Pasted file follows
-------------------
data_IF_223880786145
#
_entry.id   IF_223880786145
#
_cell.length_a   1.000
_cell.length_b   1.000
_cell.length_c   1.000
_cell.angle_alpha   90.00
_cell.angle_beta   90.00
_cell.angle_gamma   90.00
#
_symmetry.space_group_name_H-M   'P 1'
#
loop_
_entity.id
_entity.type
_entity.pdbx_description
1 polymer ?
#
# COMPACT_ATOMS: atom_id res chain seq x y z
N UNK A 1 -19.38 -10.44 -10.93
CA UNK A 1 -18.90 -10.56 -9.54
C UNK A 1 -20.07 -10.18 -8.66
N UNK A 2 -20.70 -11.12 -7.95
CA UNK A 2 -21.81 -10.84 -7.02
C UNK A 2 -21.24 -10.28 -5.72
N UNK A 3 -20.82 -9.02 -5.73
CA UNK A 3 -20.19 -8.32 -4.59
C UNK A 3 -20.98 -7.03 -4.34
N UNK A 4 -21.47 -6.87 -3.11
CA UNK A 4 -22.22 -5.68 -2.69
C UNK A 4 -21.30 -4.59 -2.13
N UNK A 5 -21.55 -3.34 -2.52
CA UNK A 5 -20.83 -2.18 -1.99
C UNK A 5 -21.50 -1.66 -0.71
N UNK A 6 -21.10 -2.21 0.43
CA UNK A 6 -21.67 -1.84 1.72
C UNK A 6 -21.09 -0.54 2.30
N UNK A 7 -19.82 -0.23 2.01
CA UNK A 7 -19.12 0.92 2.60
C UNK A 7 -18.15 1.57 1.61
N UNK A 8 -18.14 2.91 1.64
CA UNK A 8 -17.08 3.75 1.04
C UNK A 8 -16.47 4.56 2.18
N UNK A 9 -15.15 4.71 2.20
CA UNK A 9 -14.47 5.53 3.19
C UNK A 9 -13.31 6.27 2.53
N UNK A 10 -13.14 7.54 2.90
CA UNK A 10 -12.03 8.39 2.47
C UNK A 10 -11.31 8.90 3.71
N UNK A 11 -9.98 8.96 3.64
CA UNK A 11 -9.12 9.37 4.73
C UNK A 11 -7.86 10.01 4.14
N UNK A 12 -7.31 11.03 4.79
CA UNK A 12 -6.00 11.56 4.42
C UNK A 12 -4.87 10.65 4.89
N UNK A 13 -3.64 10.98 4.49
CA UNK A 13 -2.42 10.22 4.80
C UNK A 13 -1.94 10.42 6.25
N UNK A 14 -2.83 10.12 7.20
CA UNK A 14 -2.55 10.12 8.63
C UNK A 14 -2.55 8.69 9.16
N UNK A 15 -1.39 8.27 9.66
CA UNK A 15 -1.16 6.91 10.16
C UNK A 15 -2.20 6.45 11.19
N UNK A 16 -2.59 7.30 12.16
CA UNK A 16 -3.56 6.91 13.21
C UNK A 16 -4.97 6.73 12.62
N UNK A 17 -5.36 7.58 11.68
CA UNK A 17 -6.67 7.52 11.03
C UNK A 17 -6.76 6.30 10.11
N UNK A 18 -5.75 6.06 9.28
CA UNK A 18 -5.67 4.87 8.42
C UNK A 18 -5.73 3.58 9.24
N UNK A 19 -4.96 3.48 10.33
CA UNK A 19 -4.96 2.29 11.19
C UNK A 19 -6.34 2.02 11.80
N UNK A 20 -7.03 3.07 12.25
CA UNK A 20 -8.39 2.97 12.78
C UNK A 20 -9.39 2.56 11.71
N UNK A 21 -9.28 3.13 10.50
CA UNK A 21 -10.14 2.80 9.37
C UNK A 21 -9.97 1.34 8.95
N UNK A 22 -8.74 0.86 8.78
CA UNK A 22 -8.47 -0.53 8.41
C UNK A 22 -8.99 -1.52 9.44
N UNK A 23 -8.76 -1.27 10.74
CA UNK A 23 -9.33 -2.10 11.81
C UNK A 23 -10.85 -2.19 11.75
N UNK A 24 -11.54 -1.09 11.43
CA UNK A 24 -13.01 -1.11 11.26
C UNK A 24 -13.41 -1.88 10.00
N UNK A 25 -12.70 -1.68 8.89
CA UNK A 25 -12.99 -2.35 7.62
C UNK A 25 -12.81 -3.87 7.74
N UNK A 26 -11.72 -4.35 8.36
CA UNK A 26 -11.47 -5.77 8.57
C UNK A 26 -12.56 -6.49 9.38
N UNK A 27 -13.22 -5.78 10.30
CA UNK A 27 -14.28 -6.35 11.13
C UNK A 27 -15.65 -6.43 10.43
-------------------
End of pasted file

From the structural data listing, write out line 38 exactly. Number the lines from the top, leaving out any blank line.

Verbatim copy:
C UNK A 6 -21.09 -0.54 2.30